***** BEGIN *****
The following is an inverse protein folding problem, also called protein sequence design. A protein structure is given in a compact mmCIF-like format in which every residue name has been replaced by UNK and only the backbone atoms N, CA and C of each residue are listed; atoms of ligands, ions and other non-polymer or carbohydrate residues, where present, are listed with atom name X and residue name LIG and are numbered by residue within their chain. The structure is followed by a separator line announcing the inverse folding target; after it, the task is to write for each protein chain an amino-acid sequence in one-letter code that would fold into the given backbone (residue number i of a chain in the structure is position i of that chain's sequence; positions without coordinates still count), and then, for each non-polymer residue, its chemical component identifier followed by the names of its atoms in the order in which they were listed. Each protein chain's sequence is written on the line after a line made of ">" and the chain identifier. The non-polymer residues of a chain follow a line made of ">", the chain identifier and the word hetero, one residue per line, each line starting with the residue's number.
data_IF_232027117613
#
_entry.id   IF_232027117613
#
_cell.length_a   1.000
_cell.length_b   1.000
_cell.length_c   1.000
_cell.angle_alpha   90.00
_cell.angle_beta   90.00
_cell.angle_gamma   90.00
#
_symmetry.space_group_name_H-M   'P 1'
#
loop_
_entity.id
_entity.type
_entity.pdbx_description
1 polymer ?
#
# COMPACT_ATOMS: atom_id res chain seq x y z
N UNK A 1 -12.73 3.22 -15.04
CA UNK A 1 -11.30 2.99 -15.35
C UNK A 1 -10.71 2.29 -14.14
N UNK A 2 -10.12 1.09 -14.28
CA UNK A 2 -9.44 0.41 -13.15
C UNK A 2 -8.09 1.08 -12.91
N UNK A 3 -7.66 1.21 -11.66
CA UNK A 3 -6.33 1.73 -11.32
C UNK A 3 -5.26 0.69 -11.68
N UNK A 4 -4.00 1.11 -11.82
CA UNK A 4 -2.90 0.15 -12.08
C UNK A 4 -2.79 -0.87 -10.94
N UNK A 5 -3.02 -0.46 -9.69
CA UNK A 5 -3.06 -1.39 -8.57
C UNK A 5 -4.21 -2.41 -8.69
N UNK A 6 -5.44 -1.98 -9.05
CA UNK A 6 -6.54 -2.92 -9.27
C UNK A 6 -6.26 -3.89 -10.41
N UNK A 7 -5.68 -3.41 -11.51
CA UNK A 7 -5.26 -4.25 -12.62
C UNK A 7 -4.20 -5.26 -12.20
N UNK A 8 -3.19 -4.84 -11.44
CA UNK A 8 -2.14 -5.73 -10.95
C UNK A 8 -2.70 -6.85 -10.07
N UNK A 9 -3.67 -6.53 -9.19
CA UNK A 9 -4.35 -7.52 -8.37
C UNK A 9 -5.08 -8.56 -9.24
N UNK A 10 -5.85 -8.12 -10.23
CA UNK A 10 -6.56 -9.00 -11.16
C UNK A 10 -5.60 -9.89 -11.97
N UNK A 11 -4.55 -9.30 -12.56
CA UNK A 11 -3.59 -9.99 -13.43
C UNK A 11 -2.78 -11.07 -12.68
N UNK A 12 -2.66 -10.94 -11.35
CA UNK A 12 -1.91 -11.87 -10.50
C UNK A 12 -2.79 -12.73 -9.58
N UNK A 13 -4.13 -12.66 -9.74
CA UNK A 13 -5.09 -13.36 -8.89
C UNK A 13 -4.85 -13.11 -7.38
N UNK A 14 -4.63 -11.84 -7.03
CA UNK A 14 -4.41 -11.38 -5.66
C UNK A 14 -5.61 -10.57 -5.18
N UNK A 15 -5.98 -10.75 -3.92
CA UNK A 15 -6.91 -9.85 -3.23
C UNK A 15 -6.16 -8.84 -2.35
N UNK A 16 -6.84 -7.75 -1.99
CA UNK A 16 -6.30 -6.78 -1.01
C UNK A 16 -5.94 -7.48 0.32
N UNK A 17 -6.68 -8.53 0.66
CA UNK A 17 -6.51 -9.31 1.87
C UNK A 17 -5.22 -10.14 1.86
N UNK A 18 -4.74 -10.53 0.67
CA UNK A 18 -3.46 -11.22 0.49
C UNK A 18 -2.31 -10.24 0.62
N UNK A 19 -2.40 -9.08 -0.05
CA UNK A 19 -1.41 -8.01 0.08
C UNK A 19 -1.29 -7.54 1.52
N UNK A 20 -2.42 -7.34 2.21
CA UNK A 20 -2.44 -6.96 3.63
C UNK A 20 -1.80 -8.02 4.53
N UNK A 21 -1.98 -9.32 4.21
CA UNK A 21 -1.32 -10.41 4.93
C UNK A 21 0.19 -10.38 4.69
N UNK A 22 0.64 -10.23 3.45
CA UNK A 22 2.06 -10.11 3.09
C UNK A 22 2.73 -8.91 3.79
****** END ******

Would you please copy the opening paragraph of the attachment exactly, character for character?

The following is an inverse protein folding problem, also called protein sequence design. A protein structure is given in a compact mmCIF-like format in which every residue name has been replaced by UNK and only the backbone atoms N, CA and C of each residue are listed; atoms of ligands, ions and other non-polymer or carbohydrate residues, where present, are listed with atom name X and residue name LIG and are numbered by residue within their chain. The structure is followed by a separator line announcing the inverse folding target; after it, the task is to write for each protein chain an amino-acid sequence in one-letter code that would fold into the given backbone (residue number i of a chain in the structure is position i of that chain's sequence; positions without coordinates still count), and then, for each non-polymer residue, its chemical component identifier followed by the names of its atoms in the order in which they were listed. Each protein chain's sequence is written on the line after a line made of ">" and the chain identifier. The non-polymer residues of a chain follow a line made of ">", the chain identifier and the word hetero, one residue per line, each line starting with the residue's number.